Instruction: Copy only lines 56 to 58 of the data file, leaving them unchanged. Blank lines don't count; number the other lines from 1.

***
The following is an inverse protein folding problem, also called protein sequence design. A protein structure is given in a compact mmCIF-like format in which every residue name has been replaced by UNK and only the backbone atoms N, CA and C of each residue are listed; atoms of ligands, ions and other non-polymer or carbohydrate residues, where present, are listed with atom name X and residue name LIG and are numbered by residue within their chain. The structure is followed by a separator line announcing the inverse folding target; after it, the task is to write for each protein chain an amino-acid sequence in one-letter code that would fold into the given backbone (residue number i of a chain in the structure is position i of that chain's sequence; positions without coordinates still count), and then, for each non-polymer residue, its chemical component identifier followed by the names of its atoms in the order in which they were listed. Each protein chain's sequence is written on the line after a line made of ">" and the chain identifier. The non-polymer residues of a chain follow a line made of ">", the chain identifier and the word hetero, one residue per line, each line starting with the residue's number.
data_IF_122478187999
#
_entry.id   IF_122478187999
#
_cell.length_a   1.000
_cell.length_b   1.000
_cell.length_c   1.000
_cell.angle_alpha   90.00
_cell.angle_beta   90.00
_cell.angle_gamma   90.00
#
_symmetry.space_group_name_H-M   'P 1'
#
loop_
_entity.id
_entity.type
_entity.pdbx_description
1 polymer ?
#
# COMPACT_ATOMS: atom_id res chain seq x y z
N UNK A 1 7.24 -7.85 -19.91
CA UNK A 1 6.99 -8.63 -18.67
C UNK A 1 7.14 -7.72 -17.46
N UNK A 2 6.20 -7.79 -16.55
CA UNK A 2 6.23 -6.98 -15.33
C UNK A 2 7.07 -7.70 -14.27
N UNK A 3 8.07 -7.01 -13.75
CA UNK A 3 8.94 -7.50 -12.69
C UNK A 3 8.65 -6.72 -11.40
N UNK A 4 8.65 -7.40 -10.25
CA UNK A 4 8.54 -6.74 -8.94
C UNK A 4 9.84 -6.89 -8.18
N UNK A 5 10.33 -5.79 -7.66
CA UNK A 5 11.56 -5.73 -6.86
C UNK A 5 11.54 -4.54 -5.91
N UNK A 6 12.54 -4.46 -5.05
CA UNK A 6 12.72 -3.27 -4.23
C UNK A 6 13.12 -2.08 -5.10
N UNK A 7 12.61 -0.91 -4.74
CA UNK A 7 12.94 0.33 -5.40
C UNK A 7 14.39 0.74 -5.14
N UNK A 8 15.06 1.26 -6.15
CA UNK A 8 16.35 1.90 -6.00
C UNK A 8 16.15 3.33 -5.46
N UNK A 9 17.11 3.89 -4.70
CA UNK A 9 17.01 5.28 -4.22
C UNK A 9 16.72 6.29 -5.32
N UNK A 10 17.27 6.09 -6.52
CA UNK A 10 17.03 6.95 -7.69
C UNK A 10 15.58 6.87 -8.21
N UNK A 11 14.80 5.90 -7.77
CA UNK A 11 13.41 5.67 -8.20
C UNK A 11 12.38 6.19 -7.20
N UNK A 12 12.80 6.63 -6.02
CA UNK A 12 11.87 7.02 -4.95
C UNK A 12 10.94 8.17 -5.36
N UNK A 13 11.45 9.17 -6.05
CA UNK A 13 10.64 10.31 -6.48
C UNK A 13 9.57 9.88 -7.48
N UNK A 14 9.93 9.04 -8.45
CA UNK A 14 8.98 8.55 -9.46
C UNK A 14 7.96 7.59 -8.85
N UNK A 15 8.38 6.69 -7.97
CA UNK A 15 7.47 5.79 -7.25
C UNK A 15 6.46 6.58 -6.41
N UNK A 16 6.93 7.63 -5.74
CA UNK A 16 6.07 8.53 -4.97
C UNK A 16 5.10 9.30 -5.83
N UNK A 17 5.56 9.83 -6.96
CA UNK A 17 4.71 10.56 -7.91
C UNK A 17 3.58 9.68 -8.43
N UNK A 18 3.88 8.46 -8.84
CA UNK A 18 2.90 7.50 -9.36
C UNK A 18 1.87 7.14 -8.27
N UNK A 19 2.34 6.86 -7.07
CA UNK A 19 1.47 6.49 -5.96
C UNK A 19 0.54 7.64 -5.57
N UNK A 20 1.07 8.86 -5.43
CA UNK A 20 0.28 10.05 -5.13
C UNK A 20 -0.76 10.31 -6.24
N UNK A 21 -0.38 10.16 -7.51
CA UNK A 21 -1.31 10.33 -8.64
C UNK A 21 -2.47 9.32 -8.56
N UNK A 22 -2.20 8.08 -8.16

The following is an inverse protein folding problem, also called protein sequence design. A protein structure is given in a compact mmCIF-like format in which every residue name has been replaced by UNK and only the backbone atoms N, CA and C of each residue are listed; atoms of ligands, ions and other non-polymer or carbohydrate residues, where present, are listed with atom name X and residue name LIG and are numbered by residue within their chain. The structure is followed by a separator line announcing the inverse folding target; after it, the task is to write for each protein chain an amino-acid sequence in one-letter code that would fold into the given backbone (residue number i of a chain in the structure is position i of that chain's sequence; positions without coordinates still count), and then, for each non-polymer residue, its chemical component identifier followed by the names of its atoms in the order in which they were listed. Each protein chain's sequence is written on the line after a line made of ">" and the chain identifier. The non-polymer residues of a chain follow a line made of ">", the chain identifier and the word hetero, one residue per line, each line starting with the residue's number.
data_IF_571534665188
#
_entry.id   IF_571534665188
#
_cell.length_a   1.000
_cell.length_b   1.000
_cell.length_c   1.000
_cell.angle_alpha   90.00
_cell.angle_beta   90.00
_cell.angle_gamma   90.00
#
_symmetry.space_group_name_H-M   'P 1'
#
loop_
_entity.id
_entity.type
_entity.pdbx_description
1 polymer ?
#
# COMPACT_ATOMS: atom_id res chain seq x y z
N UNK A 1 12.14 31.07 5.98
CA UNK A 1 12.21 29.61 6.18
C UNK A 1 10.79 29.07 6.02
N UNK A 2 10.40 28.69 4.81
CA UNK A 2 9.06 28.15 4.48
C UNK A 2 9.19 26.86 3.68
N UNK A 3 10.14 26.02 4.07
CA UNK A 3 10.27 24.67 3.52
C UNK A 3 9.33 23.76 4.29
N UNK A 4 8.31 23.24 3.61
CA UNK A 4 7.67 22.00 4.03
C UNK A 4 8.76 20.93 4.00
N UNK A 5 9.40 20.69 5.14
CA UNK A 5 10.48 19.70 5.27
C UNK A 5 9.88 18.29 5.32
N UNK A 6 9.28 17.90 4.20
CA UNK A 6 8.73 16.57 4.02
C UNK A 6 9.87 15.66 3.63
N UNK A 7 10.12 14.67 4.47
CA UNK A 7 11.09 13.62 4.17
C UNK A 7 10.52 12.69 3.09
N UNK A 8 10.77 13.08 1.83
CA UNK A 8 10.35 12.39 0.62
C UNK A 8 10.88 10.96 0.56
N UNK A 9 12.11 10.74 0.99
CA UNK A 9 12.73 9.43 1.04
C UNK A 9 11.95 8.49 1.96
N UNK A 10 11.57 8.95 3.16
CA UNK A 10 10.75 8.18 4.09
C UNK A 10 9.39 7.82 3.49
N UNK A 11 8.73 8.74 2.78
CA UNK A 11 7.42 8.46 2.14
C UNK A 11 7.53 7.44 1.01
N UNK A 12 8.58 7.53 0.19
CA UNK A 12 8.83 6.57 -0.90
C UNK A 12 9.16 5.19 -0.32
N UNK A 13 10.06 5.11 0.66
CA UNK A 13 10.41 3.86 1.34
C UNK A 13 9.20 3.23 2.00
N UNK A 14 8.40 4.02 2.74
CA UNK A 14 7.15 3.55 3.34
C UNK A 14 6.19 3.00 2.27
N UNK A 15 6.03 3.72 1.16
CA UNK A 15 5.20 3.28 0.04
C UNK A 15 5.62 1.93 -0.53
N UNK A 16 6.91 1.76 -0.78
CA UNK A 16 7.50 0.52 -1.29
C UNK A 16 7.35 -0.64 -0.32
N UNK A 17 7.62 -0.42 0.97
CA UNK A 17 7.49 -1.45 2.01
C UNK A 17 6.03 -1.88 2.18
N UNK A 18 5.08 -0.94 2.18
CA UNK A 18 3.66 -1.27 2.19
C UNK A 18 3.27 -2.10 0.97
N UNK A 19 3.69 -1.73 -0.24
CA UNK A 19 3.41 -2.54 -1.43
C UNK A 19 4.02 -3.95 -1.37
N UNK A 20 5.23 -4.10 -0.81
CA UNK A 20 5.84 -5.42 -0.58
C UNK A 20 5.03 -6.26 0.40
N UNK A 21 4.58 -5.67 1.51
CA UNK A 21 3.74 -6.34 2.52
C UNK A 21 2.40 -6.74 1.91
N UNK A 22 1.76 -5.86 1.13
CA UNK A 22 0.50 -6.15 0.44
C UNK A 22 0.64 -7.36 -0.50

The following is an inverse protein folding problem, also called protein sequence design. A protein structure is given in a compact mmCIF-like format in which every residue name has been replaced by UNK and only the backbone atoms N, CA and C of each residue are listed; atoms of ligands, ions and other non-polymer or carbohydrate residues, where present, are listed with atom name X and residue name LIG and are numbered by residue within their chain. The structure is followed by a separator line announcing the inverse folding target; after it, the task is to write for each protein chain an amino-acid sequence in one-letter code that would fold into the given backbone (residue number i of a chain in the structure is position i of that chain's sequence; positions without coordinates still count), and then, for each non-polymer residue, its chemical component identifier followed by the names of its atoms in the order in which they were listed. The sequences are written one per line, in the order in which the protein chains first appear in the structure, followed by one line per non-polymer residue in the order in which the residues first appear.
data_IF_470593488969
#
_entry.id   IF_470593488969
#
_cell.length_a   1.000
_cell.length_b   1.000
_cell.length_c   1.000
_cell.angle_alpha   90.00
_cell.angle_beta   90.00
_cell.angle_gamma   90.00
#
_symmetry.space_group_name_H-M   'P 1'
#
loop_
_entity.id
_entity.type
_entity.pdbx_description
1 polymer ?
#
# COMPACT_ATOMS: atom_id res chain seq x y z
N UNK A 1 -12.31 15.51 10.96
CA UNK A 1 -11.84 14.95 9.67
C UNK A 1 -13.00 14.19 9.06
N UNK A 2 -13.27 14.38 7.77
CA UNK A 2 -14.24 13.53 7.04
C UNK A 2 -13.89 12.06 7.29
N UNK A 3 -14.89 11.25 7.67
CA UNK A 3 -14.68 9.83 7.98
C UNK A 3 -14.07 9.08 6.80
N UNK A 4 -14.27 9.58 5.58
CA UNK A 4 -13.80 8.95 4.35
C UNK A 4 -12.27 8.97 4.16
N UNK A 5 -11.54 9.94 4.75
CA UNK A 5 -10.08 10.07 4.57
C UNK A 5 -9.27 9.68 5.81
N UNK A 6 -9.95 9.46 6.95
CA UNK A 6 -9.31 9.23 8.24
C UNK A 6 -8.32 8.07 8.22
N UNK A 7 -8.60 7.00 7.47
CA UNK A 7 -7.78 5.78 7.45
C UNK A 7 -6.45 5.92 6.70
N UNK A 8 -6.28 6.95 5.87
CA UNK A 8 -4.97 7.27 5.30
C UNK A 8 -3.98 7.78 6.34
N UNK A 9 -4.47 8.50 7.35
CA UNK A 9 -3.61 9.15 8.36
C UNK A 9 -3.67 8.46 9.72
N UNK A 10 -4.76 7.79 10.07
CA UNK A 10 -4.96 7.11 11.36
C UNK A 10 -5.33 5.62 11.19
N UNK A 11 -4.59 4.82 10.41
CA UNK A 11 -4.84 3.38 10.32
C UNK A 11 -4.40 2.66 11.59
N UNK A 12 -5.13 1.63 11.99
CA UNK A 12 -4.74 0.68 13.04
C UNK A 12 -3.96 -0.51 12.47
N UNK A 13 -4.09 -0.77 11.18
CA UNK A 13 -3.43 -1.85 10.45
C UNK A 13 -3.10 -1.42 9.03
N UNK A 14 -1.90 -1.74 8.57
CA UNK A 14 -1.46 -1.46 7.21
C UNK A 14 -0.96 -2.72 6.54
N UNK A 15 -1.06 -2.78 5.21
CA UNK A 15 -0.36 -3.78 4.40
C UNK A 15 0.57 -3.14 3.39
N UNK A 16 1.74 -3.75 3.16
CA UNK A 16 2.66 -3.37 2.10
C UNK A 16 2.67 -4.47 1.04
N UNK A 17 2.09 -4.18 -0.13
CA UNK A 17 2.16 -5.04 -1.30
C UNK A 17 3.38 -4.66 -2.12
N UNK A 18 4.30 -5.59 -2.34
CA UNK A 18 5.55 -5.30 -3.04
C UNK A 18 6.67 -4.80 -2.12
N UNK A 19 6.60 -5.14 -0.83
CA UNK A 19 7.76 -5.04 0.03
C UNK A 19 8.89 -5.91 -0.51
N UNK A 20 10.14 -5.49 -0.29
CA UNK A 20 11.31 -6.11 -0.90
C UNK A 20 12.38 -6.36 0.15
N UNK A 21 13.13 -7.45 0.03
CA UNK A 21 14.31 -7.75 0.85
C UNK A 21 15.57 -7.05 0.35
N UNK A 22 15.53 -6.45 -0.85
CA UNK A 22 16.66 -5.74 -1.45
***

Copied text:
CA UNK A 12 11.87 7.02 -4.95
C UNK A 12 10.94 8.17 -5.36
N UNK A 13 11.45 9.17 -6.05